First Reserve, an international private equity investment firm focused on energy, has announced an agreement to purchase Weir Flow Control (WFC) from The Weir Group (Weir).
First Reserve is expected to close the transaction in the second quarter of 2019, depending on certain antitrust approvals and other customary closing conditions.
WFC is an engineered valves and pumps designer, manufacturer and aftermarket services provider.
First Reserve managing directors Jeff Quake and Neil Hartley said: “First Reserve has deep historical experience creating value for our investors in the flow control space, and we are pleased to partner with Weir in this carve-out transaction.
“In our view, Weir Flow Control represents an attractive growth platform in a fragmented sector with internationally recognized brands driven by recurring high-margin aftermarket parts and services which have proven to be resilient through multiple economic environments.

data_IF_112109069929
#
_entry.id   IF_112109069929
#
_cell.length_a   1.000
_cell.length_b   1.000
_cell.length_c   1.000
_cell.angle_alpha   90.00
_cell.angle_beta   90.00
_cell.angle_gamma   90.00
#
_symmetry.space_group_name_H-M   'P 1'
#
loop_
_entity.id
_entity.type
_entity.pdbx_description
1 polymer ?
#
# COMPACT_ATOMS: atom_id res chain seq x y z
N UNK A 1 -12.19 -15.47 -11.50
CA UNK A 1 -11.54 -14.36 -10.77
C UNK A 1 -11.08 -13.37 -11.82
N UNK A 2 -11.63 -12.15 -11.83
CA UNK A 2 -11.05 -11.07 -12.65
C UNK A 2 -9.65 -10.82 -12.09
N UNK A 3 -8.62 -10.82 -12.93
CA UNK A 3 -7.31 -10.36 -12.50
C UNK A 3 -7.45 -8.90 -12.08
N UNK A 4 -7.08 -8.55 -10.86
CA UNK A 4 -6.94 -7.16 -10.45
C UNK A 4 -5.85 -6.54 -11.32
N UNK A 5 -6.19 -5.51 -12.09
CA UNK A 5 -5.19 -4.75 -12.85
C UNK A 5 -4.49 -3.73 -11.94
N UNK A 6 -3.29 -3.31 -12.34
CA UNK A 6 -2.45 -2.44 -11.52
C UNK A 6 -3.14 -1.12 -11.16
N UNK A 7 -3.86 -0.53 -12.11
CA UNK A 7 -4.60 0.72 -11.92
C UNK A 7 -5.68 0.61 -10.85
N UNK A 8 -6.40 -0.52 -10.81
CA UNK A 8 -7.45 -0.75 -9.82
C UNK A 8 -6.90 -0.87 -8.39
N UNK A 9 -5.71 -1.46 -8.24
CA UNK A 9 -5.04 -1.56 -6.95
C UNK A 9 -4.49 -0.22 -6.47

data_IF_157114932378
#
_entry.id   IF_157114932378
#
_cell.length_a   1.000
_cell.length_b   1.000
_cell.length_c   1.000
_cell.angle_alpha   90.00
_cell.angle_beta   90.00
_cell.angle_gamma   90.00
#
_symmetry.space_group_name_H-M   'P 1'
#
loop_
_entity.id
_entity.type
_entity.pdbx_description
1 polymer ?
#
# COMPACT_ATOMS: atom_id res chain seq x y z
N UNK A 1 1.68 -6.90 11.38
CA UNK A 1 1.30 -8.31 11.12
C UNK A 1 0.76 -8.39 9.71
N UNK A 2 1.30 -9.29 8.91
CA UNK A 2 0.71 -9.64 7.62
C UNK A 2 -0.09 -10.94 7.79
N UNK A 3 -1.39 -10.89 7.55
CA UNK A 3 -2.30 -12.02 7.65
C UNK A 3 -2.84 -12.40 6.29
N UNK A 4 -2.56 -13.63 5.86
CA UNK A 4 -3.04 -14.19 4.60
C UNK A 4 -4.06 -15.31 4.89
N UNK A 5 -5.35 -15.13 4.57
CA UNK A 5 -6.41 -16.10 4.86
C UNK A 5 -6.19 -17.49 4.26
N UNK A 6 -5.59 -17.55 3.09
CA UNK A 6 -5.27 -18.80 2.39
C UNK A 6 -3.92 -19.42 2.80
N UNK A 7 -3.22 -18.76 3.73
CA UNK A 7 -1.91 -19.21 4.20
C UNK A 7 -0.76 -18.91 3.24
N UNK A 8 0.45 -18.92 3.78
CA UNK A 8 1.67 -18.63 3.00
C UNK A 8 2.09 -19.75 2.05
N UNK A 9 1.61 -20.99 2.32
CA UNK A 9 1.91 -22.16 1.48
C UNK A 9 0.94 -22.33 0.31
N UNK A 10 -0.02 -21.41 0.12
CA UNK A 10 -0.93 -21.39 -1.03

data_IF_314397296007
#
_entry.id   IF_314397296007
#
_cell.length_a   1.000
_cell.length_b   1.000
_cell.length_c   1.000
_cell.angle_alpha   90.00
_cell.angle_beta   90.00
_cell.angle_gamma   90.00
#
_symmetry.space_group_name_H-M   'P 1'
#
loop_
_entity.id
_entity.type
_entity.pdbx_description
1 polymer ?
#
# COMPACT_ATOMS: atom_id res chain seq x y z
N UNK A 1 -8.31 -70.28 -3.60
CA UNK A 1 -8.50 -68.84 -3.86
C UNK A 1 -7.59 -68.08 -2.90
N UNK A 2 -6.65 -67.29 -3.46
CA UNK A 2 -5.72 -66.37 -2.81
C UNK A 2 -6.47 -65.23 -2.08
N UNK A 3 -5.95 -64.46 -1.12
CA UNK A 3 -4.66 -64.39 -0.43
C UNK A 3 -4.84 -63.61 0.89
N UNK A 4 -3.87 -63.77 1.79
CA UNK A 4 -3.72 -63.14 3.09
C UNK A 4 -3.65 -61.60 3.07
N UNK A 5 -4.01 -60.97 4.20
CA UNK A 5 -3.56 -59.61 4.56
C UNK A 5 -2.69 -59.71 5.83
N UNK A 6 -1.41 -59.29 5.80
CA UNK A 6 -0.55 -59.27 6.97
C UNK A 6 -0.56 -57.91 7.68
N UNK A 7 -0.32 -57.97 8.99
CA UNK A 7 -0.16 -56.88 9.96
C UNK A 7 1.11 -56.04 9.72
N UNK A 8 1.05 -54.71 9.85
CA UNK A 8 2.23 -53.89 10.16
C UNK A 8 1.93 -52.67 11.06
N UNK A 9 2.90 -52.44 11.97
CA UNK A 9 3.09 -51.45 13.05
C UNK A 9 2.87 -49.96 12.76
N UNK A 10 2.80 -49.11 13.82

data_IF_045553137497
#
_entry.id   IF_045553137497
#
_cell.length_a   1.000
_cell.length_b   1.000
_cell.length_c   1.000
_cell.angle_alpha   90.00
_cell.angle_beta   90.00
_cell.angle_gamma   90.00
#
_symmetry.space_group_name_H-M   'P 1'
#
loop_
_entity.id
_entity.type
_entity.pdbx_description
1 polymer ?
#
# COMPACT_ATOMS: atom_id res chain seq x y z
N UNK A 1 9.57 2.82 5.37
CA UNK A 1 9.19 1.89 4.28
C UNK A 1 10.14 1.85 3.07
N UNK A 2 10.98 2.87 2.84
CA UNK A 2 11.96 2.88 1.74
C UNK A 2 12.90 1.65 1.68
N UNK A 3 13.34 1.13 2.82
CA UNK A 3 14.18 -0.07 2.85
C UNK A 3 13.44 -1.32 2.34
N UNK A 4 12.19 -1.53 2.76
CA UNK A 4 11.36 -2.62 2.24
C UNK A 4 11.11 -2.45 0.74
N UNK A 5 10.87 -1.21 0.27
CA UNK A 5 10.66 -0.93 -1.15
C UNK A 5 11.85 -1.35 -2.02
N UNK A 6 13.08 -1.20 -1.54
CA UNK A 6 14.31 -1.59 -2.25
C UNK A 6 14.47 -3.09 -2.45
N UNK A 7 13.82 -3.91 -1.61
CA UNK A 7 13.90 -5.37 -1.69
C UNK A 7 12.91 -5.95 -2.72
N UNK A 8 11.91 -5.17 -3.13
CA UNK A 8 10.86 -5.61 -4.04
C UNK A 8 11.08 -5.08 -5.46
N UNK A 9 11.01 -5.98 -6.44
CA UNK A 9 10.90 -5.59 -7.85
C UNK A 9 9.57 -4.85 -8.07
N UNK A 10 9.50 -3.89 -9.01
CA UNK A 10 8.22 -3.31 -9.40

The company said that WFC consists of global brands in niche applications supporting safe, reliable and efficient energy and industrial processes worldwide.
The brands include the manufacturing of pressure relief, control and engineered isolation valves and centrifugal pumps for applications in the downstream, midstream, utility and industrial sectors as well as related aftermarket parts and services.
WFC CEO David Paradis said: “Weir Flow Control provides high-quality products and services, critical to the safe operations of our clients in the downstream, midstream, utility, and industrial end markets. As an organisation, we enjoy strong long-term relationships with our customers and pride ourselves on innovation that places the customer first.
“We thank Weir Group for their support over the years and are excited to partner with First Reserve in this next chapter for our company. We look forward to benefiting from First Reserve’s experience in the flow control sector as we seek to grow our global business.”
In November 2018, First Reserve agreed to purchase Dominion Energy’s stake of 50% in Blue Racer Midstream for a total amount of up to $1.5bn.
Under the terms of the agreement, the company was expected to pay Dominion Energy $1.2bn in cash and up to $300m in the form of earn-out payments based on the performance of the US-based Blue Racer Midstream.